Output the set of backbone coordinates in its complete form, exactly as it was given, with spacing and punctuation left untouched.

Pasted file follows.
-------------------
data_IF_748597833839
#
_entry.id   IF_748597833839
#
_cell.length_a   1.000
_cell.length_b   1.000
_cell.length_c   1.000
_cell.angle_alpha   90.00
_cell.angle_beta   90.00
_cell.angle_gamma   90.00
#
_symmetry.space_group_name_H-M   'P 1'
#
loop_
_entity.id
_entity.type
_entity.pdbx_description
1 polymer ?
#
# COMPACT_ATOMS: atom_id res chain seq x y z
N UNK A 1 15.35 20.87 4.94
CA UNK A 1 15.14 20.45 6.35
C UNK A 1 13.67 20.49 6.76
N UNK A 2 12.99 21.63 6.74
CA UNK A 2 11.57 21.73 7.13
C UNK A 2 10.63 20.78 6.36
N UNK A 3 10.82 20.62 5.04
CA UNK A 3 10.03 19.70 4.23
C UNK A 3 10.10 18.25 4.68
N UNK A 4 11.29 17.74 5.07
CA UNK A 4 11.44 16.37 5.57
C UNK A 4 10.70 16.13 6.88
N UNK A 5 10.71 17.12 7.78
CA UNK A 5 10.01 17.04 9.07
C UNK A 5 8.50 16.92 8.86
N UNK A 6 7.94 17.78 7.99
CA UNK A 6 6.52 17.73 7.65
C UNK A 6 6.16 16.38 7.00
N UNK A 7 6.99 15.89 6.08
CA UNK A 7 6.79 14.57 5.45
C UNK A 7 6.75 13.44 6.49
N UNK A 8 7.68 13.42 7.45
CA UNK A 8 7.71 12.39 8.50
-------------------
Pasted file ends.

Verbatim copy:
data_IF_748597833839
#
_entry.id   IF_748597833839
#
_cell.length_a   1.000
_cell.length_b   1.000
_cell.length_c   1.000
_cell.angle_alpha   90.00
_cell.angle_beta   90.00
_cell.angle_gamma   90.00
#
_symmetry.space_group_name_H-M   'P 1'
#
loop_
_entity.id
_entity.type
_entity.pdbx_description
1 polymer ?
#
# COMPACT_ATOMS: atom_id res chain seq x y z
N UNK A 1 15.35 20.87 4.94
CA UNK A 1 15.14 20.45 6.35
C UNK A 1 13.67 20.49 6.76
N UNK A 2 12.99 21.63 6.74
CA UNK A 2 11.57 21.73 7.13
C UNK A 2 10.63 20.78 6.36
N UNK A 3 10.82 20.62 5.04
CA UNK A 3 10.03 19.70 4.23
C UNK A 3 10.10 18.25 4.68
N UNK A 4 11.29 17.74 5.07
CA UNK A 4 11.44 16.37 5.57
C UNK A 4 10.70 16.13 6.88
N UNK A 5 10.71 17.12 7.78
CA UNK A 5 10.01 17.04 9.07
C UNK A 5 8.50 16.92 8.86
N UNK A 6 7.94 17.78 7.99
CA UNK A 6 6.52 17.73 7.65
C UNK A 6 6.16 16.38 7.00
N UNK A 7 6.99 15.89 6.08
CA UNK A 7 6.79 14.57 5.45
C UNK A 7 6.75 13.44 6.49
N UNK A 8 7.68 13.42 7.45
CA UNK A 8 7.71 12.39 8.50